Travels in the Island of Iceland, during the Summer of 1810
George Steuart Mackenzie (Edinburgh, 1811)
George Steuart Mackenzie, a mineralogist and member of the Royal Society of Edinburgh, was drawn to Iceland by the extraordinary natural phenomena. He saw in Iceland ‘…a country which everywhere presents objects to fill the scientific mind with astonishment and delight’. He was accompanied on his journey by two companions, Henry Holland and Richard Bright and all three contributed to the content of the book.
Mackenzie wrote a journal of their travels with particular detail on the mineralogy, some of which is technical and academic in style, some which demonstrates an infectious enthusiasm for his subject. The sulphur mountains inspire awe: ‘..quite beyond my power to offer such a description of this extraordinary place, as to convey adequate ideas of its wonders, or its terrors…’ On seeing the geysers he talks stirringly of ‘the mingled raptures of wonder, admiration and terror, with which our breasts were filled’ and believes them ‘among the greatest wonders of the world’. Nor is he too engrossed in his own interests to ignore the challenges that face the people he meets. He writes movingly of the harsh conditions in which many Icelanders live.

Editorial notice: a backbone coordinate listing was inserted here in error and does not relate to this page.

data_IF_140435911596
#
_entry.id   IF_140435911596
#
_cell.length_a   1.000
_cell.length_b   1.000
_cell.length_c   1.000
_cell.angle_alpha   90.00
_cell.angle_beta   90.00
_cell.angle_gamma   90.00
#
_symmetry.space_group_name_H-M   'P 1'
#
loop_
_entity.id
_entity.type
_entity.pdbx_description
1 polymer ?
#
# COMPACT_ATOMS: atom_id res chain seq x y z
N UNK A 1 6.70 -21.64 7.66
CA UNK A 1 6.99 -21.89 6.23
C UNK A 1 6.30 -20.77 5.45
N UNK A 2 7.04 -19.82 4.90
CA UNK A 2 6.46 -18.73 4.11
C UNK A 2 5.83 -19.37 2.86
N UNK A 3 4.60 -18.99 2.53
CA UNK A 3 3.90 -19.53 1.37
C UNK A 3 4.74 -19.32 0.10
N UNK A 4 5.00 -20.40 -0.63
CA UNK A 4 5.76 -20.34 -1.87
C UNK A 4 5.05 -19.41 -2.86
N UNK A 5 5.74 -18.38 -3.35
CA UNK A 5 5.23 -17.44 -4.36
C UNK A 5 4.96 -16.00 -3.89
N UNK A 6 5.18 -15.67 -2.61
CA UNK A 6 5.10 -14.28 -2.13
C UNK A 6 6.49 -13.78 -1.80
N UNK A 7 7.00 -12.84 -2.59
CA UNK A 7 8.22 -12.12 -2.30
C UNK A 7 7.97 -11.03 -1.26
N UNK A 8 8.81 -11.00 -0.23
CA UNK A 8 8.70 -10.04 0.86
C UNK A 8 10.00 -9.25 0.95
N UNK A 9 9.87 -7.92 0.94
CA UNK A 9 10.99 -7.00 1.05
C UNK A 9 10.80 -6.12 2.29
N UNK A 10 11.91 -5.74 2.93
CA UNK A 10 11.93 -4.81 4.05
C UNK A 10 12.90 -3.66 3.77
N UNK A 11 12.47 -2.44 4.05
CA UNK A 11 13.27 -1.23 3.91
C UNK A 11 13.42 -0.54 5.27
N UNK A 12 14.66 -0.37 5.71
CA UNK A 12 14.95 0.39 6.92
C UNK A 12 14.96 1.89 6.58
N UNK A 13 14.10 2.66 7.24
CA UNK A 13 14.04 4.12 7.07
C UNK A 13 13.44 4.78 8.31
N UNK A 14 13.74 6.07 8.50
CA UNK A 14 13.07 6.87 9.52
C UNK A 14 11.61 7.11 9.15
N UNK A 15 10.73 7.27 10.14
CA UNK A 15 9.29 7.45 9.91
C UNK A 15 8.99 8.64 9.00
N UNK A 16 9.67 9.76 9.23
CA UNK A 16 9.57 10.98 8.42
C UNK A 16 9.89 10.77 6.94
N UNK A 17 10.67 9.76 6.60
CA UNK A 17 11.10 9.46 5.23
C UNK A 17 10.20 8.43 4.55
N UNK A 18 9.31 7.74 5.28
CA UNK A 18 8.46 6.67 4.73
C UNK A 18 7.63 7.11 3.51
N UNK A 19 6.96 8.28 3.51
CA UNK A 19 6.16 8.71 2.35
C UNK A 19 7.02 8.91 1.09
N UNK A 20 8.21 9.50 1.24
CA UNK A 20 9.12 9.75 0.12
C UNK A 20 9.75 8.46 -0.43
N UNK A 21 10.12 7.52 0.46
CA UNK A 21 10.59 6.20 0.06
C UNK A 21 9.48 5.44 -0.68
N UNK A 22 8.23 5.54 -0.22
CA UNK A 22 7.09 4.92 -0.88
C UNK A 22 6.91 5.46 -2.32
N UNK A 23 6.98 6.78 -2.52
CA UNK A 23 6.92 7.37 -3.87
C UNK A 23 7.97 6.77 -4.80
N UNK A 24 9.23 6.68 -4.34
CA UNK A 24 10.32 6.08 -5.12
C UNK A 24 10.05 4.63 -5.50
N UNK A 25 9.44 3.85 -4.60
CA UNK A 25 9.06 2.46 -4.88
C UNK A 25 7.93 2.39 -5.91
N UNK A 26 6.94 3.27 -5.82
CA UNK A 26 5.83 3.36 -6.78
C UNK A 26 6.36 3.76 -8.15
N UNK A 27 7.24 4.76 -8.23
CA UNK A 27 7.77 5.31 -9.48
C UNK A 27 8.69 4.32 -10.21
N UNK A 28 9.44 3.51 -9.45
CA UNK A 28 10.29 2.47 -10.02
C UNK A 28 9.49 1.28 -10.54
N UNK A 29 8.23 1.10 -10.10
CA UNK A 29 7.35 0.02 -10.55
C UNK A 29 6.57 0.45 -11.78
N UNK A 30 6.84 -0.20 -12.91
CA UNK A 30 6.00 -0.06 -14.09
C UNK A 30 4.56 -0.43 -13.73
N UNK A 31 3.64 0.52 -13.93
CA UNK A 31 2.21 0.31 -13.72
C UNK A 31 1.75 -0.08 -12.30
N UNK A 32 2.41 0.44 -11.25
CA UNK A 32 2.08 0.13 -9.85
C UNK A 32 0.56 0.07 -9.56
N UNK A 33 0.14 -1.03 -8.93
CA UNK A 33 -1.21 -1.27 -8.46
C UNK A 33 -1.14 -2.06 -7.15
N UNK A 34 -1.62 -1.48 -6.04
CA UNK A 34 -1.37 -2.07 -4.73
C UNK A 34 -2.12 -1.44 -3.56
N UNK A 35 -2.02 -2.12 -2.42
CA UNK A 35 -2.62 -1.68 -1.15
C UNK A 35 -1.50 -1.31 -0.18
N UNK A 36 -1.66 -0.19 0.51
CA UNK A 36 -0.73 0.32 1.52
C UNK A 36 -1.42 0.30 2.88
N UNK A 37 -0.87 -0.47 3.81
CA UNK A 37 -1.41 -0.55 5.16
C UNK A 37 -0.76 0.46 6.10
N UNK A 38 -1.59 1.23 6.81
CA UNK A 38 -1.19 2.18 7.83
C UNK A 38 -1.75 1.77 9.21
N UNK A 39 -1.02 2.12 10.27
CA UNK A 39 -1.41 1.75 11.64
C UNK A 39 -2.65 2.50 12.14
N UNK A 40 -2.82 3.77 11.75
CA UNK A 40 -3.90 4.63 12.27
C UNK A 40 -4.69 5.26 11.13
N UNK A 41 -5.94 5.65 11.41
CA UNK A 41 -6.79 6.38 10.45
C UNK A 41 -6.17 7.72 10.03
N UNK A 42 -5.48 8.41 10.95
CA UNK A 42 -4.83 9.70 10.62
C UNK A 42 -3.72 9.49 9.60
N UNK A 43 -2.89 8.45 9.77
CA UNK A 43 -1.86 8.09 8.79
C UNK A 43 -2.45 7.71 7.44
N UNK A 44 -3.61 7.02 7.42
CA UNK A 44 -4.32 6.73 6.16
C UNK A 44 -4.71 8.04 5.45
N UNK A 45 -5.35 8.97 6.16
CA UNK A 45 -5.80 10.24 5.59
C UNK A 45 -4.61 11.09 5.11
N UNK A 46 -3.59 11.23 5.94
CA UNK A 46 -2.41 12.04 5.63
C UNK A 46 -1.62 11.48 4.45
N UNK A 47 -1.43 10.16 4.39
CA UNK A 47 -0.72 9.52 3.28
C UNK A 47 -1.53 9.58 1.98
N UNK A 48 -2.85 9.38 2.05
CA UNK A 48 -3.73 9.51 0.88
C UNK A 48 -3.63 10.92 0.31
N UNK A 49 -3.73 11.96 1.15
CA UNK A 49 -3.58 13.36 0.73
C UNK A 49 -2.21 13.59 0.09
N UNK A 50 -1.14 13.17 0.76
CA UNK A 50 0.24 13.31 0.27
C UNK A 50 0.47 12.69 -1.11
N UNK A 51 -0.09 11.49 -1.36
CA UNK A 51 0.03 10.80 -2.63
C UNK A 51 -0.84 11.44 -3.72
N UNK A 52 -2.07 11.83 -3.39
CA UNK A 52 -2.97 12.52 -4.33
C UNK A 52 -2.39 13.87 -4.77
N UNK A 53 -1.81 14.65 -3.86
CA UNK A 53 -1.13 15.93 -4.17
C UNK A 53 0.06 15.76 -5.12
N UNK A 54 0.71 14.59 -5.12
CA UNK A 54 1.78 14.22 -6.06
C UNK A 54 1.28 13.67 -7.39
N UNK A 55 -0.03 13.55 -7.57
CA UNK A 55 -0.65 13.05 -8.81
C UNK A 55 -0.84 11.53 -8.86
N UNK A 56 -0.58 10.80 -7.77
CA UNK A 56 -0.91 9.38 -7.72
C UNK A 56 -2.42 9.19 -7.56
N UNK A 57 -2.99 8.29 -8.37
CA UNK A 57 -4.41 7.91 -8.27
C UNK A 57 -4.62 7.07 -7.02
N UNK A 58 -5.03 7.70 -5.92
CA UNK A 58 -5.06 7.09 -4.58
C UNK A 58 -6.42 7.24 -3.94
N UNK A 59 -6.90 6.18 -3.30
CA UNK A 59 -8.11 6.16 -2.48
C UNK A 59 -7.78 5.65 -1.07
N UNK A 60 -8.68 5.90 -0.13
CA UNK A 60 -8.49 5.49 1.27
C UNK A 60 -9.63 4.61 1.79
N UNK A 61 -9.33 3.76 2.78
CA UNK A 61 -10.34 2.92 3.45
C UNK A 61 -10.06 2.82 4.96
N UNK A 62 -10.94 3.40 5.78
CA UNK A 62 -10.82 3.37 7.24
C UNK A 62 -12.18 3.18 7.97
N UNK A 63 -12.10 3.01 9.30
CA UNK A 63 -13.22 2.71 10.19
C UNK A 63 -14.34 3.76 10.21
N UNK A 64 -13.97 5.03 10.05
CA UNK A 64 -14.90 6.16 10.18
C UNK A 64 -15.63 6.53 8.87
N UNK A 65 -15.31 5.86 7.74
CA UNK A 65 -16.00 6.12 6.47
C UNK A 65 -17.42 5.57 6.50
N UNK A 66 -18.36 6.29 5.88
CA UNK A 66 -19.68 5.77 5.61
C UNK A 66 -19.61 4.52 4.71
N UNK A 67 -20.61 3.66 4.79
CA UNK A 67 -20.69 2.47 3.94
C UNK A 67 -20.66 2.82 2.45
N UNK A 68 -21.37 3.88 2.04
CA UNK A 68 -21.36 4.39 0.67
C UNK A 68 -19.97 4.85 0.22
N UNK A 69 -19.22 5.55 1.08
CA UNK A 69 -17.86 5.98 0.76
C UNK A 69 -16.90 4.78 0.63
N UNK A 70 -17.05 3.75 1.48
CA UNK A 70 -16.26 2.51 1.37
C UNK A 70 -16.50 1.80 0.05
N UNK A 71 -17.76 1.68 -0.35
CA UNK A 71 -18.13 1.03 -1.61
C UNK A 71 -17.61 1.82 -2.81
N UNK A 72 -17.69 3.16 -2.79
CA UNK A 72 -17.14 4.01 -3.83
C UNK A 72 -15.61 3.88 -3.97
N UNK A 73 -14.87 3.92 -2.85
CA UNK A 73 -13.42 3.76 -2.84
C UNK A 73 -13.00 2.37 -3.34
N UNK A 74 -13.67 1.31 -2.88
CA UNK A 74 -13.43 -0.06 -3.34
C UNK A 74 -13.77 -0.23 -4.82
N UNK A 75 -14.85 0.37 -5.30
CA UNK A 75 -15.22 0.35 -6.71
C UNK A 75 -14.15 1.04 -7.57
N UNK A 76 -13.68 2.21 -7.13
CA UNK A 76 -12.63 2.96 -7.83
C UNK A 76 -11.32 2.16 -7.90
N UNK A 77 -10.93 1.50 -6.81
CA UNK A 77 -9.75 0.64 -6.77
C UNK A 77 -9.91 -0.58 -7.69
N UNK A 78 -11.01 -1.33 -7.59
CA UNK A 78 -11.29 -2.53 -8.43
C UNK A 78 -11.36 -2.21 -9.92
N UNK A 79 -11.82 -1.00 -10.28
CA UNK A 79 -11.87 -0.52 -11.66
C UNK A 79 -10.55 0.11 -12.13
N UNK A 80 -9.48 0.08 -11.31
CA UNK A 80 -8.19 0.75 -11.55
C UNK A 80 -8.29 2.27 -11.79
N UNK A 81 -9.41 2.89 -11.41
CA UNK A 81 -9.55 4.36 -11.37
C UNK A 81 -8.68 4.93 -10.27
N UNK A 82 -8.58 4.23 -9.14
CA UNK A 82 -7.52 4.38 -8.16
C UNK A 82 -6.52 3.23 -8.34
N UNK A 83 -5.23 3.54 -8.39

Holland wrote chapters on history and literature, on government and religion, and Bright an account of the zoology and botany of Iceland. The combined contributions of all three writers give a very detailed picture of Iceland at the beginning of the 19th century. It is a rich source of historical, social and scientific data.
Fabulous Iceland Feature